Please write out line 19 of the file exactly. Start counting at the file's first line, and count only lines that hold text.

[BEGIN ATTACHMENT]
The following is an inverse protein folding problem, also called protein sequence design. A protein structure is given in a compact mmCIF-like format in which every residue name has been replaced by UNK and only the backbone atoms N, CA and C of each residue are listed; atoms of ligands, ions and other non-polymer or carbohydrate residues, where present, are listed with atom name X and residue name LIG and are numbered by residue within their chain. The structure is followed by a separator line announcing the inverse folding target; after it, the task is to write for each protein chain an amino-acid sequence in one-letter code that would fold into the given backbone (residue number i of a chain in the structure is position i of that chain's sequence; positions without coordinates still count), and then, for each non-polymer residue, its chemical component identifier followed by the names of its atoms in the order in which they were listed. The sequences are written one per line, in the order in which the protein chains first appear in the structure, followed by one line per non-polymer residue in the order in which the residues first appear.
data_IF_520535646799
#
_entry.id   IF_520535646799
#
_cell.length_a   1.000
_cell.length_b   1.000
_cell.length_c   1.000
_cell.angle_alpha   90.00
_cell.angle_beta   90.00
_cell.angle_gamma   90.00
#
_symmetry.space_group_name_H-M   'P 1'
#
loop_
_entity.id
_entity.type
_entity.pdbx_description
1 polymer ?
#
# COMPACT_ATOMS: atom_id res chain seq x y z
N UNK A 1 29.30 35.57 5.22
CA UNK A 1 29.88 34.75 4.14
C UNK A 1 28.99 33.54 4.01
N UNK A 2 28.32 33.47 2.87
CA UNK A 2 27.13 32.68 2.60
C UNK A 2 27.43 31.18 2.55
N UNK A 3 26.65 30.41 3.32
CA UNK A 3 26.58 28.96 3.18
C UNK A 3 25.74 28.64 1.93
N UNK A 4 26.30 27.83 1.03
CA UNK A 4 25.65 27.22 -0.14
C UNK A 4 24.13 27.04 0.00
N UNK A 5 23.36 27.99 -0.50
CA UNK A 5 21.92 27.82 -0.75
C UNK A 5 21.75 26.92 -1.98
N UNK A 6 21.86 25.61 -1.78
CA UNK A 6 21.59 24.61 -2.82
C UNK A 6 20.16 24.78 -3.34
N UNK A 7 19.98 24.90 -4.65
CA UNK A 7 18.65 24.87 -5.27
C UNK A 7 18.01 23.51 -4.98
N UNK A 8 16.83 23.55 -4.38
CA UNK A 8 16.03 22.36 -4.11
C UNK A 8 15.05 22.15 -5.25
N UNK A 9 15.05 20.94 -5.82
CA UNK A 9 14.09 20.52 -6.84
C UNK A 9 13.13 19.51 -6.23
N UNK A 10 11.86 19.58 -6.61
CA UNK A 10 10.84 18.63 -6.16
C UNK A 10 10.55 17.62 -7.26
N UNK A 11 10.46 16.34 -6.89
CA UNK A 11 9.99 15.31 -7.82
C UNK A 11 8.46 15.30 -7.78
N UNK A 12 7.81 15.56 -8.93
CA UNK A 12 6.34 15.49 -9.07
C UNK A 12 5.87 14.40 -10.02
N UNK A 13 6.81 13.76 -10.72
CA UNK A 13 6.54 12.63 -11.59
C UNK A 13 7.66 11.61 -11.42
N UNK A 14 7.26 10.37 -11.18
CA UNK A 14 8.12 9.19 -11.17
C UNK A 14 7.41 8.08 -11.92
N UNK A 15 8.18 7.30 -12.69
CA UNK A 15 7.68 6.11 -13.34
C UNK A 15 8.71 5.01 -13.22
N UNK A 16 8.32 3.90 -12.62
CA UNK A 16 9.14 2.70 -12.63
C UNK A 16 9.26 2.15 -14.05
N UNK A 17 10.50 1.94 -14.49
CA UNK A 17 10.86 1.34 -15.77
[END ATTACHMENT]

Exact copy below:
1 polymer ?